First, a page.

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David's return: A Success Story


David de Andrade is a gentleman who, having learned that he is

descended of anusim came here from Brazil to formalize his return to

Judaism.  He was lost; he had been in the country for about a year

spending his time on a religious Kibbutz and in a Yeshiva, but not

sensing that any progress at all was being made toward his goal.

David felt that no one was paying attention to him, no one cared, no

one seemed to even know his name.  People would ask "do you have a

file with the rabbinate?"  "Who are you" "Do we know you?"


Born and raised in the State of Ceara in Brazil, his family was living

on a farm outside a small town, and interaction with the community was

kept to a minimum.  The land is arid and was used for grazing, not

farming.  Animal slaughter was done at home, pigs were raised but not

eaten.  Although blood is typically used for sauce and sausage in this

region, it was either spilled and covered or fed to the pigs.  Meat

and milk were not eaten together; clay utensils were used for meat and

aluminum for milk.  In the morning they ate dairy foods and no meat;

at dinner either milk or meat were served.  Fish without fins and

scales were avoided.  The reason given for avoiding pork and scavenger

fish was that it was forbidden, and the reason given for separating

meat and milk was that mixing them was bad for one's health.  Eating

at strangers' homes and eating food cooked by non-family members was

not acceptable.


Upon death of a family member the body was washed, all the gold and

silver was removed from the teeth.  Burial was kept simple; some were

covered only with mortalia (burial shrouds), and the rest in an

extremely simple coffin, though others did have elaborate ones.  Also

unlike neighbors the body was not laid out in church before it was

taken to the cemetery for burial.  The burial was carried out as quick

as possible, and except under very unusual circumstances, never more

than 24 hours.  A grave was typically seven feet deep, and family

members were the first to put earth over the interred body.  In the

house of the deceased water was spilled, glass windows and mirrors

were covered with dark cloth, pictures with glass panes reversed.

Simple foods were served; the family sat in hammocks, in a dark room,

relatives would serve the mourners light food for at least 7 days,

depending on degree of closeness.  When David's father died the

children wore black for a year and till today mom does not wear red.

David was told these customs were according to the Bible does not

remember prayers.


David knew the padre nosso and ave maria, but did not have his first

communion till he was 13.  Communion was not customary in his mother's

family but David wanted an education and in 70s, there were no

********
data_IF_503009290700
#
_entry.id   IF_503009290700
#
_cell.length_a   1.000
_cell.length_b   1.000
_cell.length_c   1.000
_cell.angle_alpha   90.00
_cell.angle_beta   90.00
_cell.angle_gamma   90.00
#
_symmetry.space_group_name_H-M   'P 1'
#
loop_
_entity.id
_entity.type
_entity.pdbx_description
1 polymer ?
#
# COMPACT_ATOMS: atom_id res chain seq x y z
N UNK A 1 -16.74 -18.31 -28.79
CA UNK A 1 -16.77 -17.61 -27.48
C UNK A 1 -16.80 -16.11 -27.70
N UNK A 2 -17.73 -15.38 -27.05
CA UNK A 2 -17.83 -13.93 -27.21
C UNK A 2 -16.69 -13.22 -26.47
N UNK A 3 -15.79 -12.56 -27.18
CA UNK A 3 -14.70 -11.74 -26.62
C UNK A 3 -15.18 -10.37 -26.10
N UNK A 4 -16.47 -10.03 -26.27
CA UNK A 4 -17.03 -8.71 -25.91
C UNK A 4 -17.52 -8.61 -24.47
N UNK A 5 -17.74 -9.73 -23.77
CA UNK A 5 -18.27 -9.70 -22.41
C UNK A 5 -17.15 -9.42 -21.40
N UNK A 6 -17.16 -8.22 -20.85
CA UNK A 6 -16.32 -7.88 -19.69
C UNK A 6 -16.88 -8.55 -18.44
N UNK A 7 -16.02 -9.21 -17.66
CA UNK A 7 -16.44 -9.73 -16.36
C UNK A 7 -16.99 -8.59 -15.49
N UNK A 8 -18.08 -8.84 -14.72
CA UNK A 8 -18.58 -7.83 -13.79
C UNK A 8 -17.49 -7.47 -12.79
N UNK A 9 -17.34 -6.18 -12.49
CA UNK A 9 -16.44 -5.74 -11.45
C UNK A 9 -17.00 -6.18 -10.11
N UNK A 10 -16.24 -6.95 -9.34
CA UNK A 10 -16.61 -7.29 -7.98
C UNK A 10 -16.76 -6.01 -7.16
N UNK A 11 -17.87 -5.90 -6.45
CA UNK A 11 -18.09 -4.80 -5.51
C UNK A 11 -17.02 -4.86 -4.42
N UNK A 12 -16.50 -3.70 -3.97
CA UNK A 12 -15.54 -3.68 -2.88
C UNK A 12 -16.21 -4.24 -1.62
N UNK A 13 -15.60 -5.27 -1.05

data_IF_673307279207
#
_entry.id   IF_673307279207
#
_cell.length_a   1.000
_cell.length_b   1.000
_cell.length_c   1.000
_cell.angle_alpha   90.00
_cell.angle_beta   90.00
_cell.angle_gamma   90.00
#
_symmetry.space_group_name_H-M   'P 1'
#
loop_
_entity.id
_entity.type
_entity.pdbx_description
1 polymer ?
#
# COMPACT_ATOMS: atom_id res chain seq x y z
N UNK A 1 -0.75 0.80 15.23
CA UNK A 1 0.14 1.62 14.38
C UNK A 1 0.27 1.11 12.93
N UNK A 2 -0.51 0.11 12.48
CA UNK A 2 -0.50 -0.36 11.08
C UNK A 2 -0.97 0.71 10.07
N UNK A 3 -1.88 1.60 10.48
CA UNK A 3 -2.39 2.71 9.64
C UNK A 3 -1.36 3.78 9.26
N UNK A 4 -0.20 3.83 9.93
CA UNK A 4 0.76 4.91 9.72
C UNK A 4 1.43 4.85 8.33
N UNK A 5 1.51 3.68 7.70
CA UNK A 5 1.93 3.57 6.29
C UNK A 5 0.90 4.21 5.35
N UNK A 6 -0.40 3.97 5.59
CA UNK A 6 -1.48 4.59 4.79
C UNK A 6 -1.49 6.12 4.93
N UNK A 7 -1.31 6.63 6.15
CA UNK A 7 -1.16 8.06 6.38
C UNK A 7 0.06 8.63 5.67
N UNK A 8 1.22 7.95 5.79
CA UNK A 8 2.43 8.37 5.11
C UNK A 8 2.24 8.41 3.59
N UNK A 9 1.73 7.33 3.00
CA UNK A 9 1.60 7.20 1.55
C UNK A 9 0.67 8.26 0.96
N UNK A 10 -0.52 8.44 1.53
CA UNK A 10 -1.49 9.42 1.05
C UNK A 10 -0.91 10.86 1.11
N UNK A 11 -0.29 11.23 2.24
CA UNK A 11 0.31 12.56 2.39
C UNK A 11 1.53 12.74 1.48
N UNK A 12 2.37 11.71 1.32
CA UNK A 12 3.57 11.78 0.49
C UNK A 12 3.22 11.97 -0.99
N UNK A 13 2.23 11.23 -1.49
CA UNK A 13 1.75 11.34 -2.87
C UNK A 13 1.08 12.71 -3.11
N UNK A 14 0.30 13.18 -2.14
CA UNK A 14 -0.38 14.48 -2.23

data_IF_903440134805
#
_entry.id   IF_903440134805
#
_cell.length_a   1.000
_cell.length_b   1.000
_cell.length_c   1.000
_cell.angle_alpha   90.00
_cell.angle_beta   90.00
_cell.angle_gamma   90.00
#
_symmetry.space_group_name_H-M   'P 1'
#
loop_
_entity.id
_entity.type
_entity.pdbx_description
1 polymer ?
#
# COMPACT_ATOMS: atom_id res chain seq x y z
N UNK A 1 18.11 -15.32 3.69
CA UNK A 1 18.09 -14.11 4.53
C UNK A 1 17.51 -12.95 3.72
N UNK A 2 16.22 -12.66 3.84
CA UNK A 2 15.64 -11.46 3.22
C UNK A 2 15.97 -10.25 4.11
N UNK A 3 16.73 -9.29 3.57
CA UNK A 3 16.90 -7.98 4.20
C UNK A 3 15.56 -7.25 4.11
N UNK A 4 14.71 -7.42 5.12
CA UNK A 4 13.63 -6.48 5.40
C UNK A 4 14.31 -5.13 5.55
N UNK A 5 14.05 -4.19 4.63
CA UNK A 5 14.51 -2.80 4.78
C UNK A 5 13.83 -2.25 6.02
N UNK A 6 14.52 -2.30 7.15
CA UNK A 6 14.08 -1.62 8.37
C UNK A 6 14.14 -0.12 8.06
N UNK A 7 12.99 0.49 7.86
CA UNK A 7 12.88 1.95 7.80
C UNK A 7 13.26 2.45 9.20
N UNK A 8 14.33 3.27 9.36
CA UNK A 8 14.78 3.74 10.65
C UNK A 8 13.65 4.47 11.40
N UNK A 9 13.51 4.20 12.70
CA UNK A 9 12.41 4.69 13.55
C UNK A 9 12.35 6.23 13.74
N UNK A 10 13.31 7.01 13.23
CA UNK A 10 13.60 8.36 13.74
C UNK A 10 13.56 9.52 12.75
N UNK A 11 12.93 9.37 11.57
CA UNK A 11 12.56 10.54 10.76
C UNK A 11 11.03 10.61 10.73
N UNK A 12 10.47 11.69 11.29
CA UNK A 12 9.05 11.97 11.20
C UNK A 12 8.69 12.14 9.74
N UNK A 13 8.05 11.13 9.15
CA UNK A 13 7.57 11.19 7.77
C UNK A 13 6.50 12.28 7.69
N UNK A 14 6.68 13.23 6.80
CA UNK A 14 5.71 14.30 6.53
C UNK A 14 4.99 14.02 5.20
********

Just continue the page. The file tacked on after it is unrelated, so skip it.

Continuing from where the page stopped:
education opportunities outside the church.


Only upon arriving in Sao Paulo for his university education did David

learn that modern day Jews existed and were walking the streets.  This

was astonishing to him.  He could not believe they talked about Israel

openly in the cafes, could not believe his eyes, David does not know

how he came to feel that Judaism was not something one would discuss

publicly, but in his mind all this would have to be kept secret.  It

all seemed like a dream to him, surreal!


Some of these Jews became his friends.  He became aware that many of

the customs he remembers from childhood were much like the Jewish

customs his new Jewish friends kept, and he started to question the

reasons for the separateness in his upbringing, the secrecy, the many

Bible stories at bedtime, the Biblical explanations for customs not

kept by Christians.  All these memories began to re-emerge with new

meanings.  When he was little every Easter, David's maternal

grandparents cloistered themselves and the family in the house,

locking the doors and dimming the light, and left gifts of food

outside.  Toward the end of the day and into the night, people from

all over the region would come by, wearing masks and yelling that they

were looking for Judas "cad Judas?; "talvez ele esteja escondido

aqui?" as the family huddled inside silent and scared.  Eventually the

intruders took what was left for them outside and went away, but these

were fearful hours, fearful memories.


After obtaining his degree David went to work for the government in

Brazilia.  There he had an English tutor who was Jewish.  David

learned more and more about Judaism, and the more he learned, the

better he understood his roots.  Eventually David decided that the

time has come for him to rejoin the open Jewish community.  He wrote

many places: to the Israeli Embassy, the Israeli Consulate in Rio, the

Hebraica society in Sao Paulo, and others.  Finally he decided that

the right way for him was to go to Israel, get himself a good Jewish